Routine case reveals disputes between law partners
A canceled divorce hearing yields accusations of mental breakdowns and sex contracts with clients.
By CHASE SQUIRES
Published March 2, 2004
DADE CITY - It was supposed to have been a routine divorce hearing.
Instead, Circuit Judge Linda Babb last week found her courtroom in the midst of a bizarre dispute between law partners that involved claims of mental incompetency and a Pinellas County sex scandal.
Babb was scheduled to hear a two-day trial Feb. 23. One attorney was ready to proceed, only to find his law partner had called off the trial claiming he was mentally incompetent.
With two days wasted on a court calendar booked through August, Babb hauled both attorneys into her office for an emergency contempt hearing Thursday.
Attorney James L. Slater of Palm Harbor was scheduled to begin the Feb. 23 divorce trial. He had been sick for two weeks with the flu but said he was ready to proceed.
Except on the Friday before, at 4:58 p.m., his law partner, Bruce R. Young, faxed a motion to delay the trial to Babb's office, claiming Slater was out of his mind. Then, Young called witnesses and told them the trial was off.
"The undersigned believes that Mr. Slater has suffered a complete mental and psychological breakdown," Young wrote in a motion to Babb.
Babb didn't get the motion until moments before the trial was set to begin. And she never ruled on it or scheduled a hearing on it.
"Mr. Slater is in need of professional help and medication," Young wrote.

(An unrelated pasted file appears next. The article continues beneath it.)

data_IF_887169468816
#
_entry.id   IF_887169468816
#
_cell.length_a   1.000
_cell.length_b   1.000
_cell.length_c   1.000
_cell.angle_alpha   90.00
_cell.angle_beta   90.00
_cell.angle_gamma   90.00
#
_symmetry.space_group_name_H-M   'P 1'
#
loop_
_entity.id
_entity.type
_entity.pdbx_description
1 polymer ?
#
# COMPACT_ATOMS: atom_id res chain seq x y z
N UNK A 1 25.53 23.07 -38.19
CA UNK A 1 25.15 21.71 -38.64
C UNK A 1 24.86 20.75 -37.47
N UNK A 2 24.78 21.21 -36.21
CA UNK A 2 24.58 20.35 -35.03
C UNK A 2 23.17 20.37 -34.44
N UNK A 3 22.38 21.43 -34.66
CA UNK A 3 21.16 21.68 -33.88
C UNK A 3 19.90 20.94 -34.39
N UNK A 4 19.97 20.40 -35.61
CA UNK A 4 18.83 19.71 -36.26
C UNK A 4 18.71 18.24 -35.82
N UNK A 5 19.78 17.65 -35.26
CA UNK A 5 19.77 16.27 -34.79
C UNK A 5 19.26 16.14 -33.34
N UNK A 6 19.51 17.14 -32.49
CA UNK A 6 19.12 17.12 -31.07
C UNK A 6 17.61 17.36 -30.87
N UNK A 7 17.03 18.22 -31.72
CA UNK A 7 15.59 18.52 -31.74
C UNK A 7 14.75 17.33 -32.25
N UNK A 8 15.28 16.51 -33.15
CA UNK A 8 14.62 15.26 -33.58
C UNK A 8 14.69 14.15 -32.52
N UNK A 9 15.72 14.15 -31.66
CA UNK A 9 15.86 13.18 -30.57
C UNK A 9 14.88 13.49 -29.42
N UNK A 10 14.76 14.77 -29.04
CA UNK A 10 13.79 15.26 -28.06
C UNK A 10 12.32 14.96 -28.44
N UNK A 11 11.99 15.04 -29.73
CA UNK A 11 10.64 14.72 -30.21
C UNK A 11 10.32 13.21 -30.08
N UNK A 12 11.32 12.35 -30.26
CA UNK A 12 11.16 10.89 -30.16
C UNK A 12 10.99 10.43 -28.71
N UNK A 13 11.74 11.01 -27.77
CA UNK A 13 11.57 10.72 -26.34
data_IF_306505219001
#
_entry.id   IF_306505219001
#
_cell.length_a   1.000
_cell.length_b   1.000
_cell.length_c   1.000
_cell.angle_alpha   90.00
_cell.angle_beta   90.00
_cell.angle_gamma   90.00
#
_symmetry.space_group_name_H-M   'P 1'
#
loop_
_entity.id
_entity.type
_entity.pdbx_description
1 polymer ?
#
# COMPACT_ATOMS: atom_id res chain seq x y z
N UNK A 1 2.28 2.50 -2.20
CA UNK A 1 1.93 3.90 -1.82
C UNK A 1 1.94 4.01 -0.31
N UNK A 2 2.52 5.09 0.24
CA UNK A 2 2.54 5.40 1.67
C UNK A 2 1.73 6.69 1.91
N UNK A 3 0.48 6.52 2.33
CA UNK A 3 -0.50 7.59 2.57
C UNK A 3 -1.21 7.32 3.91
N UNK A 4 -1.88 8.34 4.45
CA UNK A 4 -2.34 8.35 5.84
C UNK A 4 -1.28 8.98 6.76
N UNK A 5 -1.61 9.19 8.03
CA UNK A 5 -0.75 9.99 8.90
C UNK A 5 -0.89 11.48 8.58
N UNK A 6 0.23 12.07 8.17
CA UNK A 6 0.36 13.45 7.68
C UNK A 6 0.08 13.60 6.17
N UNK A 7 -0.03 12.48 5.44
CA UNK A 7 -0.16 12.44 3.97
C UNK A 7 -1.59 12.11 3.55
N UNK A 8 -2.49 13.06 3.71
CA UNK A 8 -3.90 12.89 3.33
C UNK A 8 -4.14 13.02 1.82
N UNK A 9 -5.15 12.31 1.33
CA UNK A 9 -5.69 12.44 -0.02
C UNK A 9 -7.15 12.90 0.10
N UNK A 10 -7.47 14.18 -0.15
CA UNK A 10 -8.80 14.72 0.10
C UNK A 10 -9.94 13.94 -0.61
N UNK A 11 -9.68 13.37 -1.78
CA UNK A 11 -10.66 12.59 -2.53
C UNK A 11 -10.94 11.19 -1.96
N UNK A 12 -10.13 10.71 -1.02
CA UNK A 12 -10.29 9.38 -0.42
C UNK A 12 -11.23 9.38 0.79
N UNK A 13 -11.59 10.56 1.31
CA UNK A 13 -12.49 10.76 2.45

That was news to Slater.
"These absurd allegations are complete fabrications," said Slater, appearing normal at Thursday's hearing.
Young insisted he spoke with Slater's family before contacting the judge. He said family members told him Slater refused to get out of bed and they wanted to have him committed for mental health care.
Slater said no one in his family told Young any such thing.
"He's making things up," Slater said.
"I don't know what's going on with your practice, what's going on with you," Babb told the attorneys.
Both said they had contacted the Florida Bar to investigate.
But last week's incident aside, Young was already the subject of sexual misconduct allegations, Pinellas County court records show.
A former female employee at his law firm sued him last summer claiming she went to Young for legal work in 2002, and he offered to help in exchange for sexual favors.
In support of her lawsuit, charging battery and infliction of emotional distress, the woman's attorney in January introduced affidavits from two women claiming they were once clients of Young's.
Both women swore Young offered legal service in exchange for sex.
One said Young told her she would have to sign a "sexual retainer contract," to guarantee sex because Slater would want to know why he was doing legal work without bringing money into the practice.
"Bruce R. Young Esquire took advantage of me as a client and essentially forced me to have sexual relations with him to gain legal representation," the woman wrote in her affidavit.
The Times is withholding the names of the plaintiff and the two women because of the nature of the allegations.
Young denied the allegations. In a deposition, he said the sexual retainer contract is a common joke among lawyers. He said he ignored the lawsuit when it was filed because "it was perceived as a nuisance."
The Florida Bar regulates attorneys in the state, but will comment only on investigations that are completed. Both Slater and Young were listed this week as attorneys in good standing.
In the Dade City divorce case, Babb rescheduled it for August.
She stopped short of finding Young in contempt of court for his interference, but she ordered him to pay any costs incurred by witnesses who had been scheduled to travel to the courthouse for the canceled trial.